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Ben’s Getting a Bum Rap, Blame Greenspan

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February 28, 2008 – Comments (4)

I find it humorous in a dark sort of way that Ben Bernanke is getting beaten up so badly in the press and by politicians lately.  In fact, I almost feel sorry for him.  Why you ask?  Because a huge chunk of this mess that we’ve gotten ourselves into now is Alan Greenspan’s fault.  Did Bernanke lower the Federal Funds rate to almost nothing and leave it there for years creating the mother of all housing bubbles and then rapidly start yanking the rug out from under it by rapidly raising rates?  No, it was Greenspan.  He borrowed from Peter to pay Paul as the saying goes, or in this case I suppose that he was borrowing from Ben to pay Alan, pushing off a little economic pain years ago for a much worse situation today.  Then just when things are about to get really bad, Greenspan just rides off into the sunset and makes more money than the average U.S. citizen could ever imagine in the private sector by writing books, consulting, and giving speeches while poor Bernanke is left to clean up his mess.  I realize that Bernanke is not blameless in this whole situation, but he certainly didn’t start it.

So now Mr. Bernanke is left holding the bag stuck between a rock and a hard place.  On one side he has raging inflation sparked by the high price of oil and other commodities and on the other side he has what has the potential to be a massive economic slowdown here in the United States.  Traditionally, one could just raise interest rates to stop the rapid inflation that we are experiencing, but I am not so sure that would work this time around when the high prices that we are seeing are being cause at least in part by government regulation forcing us to waste previous crops to use as an inefficient fuel source while at the same time refusing to unlock the land that is locked up in the Conservation Reserve program, the possible plateau of global oil production putting a floor under oil prices, and ever an increasing demand for food and energy from the rapidly growing emerging market middle class.  Raising interest rates, or at least not cutting them any more isn’t going to fix any of those problems.  Sure it would probably slow the decent of the U.S. dollar, but for how long?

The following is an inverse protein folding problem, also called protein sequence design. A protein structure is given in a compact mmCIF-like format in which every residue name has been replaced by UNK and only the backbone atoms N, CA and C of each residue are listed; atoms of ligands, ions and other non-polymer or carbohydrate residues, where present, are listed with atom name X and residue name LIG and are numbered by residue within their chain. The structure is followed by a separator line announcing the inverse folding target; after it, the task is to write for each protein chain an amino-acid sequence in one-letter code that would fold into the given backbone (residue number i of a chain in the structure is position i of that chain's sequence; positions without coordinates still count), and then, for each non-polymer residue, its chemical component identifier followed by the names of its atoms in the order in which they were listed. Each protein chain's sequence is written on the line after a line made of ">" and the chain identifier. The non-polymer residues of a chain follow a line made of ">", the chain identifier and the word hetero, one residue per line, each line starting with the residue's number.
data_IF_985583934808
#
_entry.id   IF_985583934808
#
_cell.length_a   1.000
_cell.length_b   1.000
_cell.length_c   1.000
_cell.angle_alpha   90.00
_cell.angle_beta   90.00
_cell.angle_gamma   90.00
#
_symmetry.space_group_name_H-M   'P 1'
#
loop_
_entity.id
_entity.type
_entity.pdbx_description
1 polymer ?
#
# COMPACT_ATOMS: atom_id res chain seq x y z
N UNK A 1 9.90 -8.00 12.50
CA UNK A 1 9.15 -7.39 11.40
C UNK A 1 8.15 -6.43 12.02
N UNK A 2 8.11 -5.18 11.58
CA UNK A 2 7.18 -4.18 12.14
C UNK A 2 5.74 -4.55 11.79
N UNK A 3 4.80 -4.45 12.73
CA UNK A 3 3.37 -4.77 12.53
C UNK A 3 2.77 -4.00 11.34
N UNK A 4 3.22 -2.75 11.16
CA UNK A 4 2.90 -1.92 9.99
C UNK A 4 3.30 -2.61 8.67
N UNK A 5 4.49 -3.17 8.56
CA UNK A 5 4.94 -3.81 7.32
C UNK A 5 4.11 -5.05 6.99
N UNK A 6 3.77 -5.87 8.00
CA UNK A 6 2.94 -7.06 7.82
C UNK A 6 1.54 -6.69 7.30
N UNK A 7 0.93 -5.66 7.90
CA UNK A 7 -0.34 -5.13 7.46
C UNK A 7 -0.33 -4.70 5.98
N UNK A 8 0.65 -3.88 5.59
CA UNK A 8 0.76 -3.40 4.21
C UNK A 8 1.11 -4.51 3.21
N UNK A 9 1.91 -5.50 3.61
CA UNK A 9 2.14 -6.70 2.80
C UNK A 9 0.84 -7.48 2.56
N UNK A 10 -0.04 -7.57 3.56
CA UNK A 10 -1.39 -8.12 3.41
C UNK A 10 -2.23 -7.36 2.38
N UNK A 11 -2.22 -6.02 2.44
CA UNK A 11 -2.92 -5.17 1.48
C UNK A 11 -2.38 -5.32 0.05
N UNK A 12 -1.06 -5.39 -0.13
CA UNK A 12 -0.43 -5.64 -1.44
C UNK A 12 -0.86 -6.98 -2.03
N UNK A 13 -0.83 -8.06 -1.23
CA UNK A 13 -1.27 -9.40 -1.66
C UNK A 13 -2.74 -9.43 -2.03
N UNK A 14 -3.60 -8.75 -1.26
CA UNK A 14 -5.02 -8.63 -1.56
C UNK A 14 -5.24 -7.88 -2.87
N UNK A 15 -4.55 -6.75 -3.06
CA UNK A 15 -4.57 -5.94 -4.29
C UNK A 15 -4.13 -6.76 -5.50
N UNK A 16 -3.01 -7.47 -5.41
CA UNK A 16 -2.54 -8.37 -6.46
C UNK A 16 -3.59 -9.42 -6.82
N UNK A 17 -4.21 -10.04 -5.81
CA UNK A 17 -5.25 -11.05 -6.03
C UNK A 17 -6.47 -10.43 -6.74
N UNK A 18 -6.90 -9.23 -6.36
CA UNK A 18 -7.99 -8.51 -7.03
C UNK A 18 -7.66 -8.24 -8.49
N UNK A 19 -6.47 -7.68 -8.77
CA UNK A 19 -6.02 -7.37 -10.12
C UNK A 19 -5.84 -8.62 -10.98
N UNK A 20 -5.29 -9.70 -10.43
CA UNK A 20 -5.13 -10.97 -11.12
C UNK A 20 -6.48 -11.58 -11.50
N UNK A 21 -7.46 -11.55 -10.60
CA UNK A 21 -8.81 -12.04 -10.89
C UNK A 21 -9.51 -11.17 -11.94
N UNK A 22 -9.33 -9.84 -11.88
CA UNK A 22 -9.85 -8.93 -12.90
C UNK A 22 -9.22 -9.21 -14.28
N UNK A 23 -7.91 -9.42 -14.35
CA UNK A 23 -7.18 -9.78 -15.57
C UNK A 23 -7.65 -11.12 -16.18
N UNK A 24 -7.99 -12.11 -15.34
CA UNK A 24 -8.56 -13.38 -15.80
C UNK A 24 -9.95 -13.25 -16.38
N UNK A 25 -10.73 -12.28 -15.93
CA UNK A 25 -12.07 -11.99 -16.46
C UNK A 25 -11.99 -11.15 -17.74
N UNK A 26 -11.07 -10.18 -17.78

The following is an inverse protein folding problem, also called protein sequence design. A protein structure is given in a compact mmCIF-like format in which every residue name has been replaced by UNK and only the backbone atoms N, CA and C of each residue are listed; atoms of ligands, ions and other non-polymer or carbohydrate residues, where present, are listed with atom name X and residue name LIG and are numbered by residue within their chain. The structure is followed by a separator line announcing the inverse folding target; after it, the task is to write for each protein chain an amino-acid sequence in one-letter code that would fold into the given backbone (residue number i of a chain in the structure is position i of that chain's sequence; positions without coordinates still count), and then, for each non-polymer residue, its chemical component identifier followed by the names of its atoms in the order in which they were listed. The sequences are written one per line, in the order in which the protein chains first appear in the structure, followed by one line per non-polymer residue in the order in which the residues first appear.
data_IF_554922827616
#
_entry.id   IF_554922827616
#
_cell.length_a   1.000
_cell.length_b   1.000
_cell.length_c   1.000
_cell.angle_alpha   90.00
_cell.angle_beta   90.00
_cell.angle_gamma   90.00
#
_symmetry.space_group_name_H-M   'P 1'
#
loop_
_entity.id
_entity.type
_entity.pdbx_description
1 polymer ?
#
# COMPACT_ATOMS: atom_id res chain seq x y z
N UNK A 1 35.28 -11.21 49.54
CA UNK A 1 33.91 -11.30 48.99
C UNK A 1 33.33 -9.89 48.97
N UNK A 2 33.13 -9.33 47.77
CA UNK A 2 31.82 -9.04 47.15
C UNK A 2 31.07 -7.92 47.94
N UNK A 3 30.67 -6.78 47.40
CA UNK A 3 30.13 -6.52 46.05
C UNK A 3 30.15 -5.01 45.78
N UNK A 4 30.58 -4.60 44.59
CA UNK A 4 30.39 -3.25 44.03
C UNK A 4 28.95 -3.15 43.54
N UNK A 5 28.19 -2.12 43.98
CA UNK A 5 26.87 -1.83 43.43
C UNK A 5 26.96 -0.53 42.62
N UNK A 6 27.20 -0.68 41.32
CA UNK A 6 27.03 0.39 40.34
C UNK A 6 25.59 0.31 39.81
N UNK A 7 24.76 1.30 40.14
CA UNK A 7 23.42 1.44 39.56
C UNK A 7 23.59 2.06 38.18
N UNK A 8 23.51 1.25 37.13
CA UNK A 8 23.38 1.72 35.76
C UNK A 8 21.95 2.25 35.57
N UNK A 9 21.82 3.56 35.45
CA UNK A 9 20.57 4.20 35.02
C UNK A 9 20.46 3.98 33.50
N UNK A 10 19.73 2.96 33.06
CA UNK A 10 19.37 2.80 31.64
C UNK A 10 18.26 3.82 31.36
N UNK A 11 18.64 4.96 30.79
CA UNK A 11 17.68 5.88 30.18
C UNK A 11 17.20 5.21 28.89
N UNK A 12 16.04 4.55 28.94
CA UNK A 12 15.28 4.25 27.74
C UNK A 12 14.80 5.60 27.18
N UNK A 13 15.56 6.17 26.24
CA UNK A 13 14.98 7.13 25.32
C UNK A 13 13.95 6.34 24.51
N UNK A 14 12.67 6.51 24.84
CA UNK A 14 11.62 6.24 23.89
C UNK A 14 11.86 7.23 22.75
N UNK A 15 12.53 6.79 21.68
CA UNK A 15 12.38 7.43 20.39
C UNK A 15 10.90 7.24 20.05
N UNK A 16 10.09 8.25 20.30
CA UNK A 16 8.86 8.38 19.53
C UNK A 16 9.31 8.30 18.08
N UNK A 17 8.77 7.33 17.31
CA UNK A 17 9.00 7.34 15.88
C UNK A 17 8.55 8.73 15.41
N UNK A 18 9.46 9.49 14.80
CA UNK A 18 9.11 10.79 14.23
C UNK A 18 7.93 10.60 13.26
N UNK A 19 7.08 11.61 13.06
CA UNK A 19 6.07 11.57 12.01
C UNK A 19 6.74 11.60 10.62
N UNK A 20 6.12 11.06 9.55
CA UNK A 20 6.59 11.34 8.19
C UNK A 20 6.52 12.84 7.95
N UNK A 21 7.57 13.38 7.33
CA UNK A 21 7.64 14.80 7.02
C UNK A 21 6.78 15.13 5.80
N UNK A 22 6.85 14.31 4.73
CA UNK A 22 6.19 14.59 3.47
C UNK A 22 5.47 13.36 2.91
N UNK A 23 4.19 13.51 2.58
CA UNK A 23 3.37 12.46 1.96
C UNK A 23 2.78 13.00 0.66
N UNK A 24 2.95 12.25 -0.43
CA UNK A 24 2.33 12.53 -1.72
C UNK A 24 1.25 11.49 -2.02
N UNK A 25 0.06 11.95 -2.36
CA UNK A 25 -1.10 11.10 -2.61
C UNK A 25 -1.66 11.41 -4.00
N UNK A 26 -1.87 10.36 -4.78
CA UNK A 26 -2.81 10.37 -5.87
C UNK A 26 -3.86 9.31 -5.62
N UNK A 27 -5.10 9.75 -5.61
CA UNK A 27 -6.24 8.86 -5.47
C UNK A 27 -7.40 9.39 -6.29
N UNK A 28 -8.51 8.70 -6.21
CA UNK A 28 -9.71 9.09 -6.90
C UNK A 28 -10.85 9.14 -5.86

The more I think about it, the Fed might be making the right move lowering interest rates into this mess.  Sure it will probably make inflation worse and cause the dollar to fall even further, but if the rate cuts are effective at least the economy won’t fall into a massive, deep recession.  Rising prices are bad enough when the economy is in good shape, if the Fed doesn’t pull us out of this slowdown and prices continue to rise because of global factors that interest rates have no influence over, aka stagflation, then we would be even worse off.